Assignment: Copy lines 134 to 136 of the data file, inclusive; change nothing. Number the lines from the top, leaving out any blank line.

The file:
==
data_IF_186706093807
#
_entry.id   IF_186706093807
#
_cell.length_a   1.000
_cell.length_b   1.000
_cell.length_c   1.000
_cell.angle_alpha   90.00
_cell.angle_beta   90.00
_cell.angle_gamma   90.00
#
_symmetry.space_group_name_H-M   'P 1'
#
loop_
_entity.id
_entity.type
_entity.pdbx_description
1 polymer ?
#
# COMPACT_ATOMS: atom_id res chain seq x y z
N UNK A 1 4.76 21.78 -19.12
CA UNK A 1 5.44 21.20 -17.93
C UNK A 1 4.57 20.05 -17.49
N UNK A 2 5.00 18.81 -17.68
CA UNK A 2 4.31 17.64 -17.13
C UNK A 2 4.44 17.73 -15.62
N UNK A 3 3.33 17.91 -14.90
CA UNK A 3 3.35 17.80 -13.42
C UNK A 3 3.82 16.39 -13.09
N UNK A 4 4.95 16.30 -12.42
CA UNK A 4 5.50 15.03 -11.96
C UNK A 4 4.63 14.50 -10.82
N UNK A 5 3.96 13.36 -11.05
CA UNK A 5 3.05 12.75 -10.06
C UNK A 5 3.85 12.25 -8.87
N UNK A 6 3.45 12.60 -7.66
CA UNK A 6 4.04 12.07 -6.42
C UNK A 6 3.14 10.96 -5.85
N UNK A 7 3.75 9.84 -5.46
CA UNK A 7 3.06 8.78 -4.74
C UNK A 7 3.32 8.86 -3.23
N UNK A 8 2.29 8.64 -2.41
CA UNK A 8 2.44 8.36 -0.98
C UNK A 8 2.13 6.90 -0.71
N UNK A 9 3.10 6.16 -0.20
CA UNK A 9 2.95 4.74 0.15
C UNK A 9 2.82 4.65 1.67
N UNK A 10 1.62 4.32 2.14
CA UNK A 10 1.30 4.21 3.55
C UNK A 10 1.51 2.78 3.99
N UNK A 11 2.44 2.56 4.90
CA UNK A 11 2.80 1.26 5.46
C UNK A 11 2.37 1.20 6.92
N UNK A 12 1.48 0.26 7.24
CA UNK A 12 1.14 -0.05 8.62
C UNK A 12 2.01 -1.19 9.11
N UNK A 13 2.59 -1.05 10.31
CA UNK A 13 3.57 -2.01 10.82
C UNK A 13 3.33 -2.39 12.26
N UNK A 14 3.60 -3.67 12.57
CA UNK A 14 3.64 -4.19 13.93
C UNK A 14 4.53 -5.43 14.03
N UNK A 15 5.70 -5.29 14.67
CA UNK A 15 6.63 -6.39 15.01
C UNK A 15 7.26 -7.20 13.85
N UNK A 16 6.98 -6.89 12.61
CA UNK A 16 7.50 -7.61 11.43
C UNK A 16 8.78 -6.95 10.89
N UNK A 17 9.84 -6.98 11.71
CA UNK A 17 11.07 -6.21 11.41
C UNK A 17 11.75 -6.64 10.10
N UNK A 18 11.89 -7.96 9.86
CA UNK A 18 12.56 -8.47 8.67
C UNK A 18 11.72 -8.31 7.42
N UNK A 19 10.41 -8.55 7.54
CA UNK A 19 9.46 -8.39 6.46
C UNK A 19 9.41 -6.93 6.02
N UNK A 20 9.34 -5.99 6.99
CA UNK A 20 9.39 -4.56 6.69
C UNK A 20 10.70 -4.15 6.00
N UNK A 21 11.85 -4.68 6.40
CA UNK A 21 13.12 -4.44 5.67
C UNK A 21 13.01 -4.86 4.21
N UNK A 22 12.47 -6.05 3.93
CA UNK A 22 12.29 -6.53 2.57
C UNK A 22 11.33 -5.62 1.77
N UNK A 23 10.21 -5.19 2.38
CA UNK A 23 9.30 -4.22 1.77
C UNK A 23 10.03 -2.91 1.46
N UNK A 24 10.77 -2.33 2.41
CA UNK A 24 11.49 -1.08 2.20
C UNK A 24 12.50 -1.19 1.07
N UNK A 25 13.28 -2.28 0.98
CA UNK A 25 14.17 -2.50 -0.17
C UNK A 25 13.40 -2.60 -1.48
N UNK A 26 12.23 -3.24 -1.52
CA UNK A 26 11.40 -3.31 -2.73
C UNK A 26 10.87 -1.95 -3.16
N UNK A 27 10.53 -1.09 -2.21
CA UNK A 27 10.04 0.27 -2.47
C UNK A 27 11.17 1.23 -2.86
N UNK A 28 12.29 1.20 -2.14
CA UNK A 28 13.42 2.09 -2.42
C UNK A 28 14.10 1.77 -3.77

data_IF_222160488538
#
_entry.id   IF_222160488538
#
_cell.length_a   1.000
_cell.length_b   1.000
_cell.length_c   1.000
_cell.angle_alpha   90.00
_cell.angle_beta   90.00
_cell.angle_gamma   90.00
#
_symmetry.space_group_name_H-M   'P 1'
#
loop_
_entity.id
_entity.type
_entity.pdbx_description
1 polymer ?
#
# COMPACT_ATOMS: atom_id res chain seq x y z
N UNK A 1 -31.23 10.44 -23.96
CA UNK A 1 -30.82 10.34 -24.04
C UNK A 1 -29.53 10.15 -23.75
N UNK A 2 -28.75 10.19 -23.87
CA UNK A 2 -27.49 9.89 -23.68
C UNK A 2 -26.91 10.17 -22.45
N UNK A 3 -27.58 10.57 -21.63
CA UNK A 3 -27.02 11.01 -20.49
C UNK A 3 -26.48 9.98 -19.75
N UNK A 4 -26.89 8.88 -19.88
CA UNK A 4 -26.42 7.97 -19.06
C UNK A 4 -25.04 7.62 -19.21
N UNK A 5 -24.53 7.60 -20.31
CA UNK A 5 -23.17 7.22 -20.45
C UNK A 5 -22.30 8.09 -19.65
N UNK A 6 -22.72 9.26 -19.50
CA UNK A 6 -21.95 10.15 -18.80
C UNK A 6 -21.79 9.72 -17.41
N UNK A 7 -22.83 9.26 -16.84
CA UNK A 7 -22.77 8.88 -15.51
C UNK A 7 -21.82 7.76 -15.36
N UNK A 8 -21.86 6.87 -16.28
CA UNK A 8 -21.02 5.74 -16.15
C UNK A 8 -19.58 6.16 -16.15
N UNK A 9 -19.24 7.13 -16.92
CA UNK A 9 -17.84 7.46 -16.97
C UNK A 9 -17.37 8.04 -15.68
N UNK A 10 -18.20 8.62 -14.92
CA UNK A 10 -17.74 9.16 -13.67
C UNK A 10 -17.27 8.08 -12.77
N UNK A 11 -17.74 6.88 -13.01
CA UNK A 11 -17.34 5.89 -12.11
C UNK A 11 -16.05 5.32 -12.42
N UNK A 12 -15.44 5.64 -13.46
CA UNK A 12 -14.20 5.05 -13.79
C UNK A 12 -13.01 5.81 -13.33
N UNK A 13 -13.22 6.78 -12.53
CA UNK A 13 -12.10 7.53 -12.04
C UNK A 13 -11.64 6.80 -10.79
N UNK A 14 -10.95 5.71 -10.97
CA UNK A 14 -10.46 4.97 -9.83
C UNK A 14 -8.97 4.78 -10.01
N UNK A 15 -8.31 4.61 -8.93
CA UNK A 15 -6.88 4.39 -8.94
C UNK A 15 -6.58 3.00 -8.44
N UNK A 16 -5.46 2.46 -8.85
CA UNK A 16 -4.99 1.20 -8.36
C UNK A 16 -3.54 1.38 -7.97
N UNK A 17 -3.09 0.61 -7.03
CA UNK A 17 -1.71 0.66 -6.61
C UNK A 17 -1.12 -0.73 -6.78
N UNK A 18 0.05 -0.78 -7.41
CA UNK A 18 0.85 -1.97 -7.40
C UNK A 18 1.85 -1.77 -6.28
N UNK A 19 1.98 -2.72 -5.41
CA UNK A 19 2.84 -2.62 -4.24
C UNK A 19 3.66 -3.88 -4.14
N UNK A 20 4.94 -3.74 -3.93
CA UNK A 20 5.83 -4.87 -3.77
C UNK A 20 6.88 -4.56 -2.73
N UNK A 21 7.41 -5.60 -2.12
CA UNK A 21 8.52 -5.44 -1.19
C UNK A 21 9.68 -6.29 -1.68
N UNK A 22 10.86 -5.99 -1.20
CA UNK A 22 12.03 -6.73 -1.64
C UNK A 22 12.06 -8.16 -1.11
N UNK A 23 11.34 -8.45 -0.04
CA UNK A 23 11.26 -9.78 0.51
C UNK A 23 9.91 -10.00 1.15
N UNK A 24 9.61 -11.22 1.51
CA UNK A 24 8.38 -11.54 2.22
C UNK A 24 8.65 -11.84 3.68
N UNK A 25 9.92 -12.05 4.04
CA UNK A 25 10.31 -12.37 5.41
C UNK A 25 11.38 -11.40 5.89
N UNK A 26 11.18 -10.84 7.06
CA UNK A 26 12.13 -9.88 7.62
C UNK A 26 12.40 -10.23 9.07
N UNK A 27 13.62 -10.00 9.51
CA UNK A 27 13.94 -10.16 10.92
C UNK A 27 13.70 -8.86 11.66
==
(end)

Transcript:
N UNK A 4 -26.89 8.88 -19.88
CA UNK A 4 -26.42 7.97 -19.06
C UNK A 4 -25.04 7.62 -19.21